Overall, The Gown is a wonderful blend of historical facts and compelling fiction that’s mesmerizing, gripping, nostalgic and perfect for those who love anything royal.

 

This novel is available now.

Pick up a copy from your favourite retailer or from one of the following links.

                                            

 

 

Thank you to William Morrow and Goodreads Giveaways for providing me with a copy in exchange for an honest review.

 

About Jennifer Robson

Jennifer Robson first learned about the Great War from her father, acclaimed historian Stuart Robson, and later served as an official guide at the Canadian National War Memorial at Vimy Ridge, France. A former copy editor, she holds a doctorate in British economic and social history from the University of Oxford. She lives in Toronto, Canada, with her husband and young children.

#BookReview
Moonlight Over Paris by Jennifer Robson

#BookReview Moonlight Over Paris by Jennifer RobsonTitle: Moonlight over Paris

Author: Jennifer Robson

Series: The Great War #3

Published by William Morrow on January 19, 2016

Genres: Historical Fiction

Pages: 352

Format: Paperback

Source: Purchased

Book Rating: 8/10

 

Synopsis:

USA Today and internationally bestselling author Jennifer Robson takes readers to 1920s Paris in an enthralling new historical novel that tells the riveting story of an English lady who trades in her staid aristocratic life for the mesmerizing salons and the heady world of the Lost Generation.

It’s the spring of 1924, and Lady Helena Montagu-Douglas-Parr has just arrived in France. On the mend after a near-fatal illness, she is ready to embrace the restless, heady allure of the City of Lights. Her parents have given her one year to live with her eccentric aunt in Paris and Helena means to make the most of her time. She’s quickly drawn into the world of the Lost Generation and its circle of American expatriates, and with their encouragement, she finds the courage to pursue her dream of becoming an artist.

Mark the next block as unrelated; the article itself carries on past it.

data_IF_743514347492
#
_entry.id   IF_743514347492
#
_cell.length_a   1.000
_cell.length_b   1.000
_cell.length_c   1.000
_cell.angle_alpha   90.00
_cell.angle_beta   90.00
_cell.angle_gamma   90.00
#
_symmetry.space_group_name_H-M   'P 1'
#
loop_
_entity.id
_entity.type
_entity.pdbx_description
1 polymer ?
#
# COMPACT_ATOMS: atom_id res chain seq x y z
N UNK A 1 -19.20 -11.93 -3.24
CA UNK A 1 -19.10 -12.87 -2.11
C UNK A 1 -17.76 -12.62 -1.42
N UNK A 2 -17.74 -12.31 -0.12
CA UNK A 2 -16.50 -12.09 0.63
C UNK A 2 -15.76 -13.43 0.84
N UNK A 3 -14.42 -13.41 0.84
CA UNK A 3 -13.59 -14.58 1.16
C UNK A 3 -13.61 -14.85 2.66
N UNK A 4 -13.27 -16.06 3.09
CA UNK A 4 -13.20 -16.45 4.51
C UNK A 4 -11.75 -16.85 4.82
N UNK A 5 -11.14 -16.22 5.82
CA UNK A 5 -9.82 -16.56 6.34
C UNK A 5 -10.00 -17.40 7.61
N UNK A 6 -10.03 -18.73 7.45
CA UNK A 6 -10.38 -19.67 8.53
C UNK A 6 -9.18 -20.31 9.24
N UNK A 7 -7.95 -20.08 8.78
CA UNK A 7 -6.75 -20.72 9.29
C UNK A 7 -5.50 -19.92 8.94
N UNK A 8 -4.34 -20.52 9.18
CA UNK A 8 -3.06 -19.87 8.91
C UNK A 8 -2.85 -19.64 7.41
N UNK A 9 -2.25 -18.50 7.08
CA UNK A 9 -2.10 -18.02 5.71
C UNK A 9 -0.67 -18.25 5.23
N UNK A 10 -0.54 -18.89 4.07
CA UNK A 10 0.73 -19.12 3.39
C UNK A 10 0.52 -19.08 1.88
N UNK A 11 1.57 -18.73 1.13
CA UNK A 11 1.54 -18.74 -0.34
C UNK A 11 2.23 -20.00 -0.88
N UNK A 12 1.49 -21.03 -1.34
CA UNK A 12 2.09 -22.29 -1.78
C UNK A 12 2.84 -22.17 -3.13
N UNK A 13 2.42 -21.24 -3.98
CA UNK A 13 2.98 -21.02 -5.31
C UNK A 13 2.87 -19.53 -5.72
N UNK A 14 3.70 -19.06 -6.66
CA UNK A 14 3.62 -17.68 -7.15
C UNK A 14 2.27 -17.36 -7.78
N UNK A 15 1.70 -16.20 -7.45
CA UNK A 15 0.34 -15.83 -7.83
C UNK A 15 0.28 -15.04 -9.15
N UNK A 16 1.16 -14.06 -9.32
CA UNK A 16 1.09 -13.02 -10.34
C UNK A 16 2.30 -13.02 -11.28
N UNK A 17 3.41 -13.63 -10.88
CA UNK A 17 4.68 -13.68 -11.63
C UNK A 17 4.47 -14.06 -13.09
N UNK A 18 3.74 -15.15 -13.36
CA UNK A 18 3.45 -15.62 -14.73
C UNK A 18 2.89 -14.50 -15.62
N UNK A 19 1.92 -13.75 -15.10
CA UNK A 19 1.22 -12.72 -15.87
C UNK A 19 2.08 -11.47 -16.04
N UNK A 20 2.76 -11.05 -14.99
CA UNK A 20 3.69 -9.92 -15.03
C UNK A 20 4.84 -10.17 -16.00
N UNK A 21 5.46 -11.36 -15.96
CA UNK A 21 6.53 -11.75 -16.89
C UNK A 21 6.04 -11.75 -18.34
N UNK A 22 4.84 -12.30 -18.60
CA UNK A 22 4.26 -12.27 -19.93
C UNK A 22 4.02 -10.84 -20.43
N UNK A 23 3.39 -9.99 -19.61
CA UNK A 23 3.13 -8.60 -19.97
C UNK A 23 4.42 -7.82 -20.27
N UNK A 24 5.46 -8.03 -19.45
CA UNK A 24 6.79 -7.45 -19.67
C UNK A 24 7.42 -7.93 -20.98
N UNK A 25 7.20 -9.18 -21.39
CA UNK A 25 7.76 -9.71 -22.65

One of those expats is Sam Howard, a journalist working for the Chicago Tribune. Irascible, plain-spoken, and scarred by his experiences during the war, Sam is simply the most fascinating man she has ever met. He’s also entirely unsuitable. 

As Paris is born anew, rising phoenix-like from the ashes of the Great War, Helena realizes that she, too, is changing. The good girl she once was, so dutiful and obedient, so aware of her place in the world, is gone forever. Yet now that she has shed her old self, who will she become, and where, and with whom, does she belong…?


Review:

This is the third book in the Great War Trilogy. And even though there is some cross over with the characters, this book can easily be read as a stand-alone novel.

The story takes place in Paris in the 1920s and gives us a fascinating view of the culture and lifestyle of the people, especially artists, who resided there at that time.

The characters are interesting and warm, and the story flows effortlessly from page to page.

It really is a wonderful love story. And if you like historical fiction, especially novels set in the interwar period, then you will like this book.

If you haven’t read the other two novels in the series, I would recommend them. The first novel is Somewhere in France, and the second one is After the War is Over. 

 

%d bloggers like this: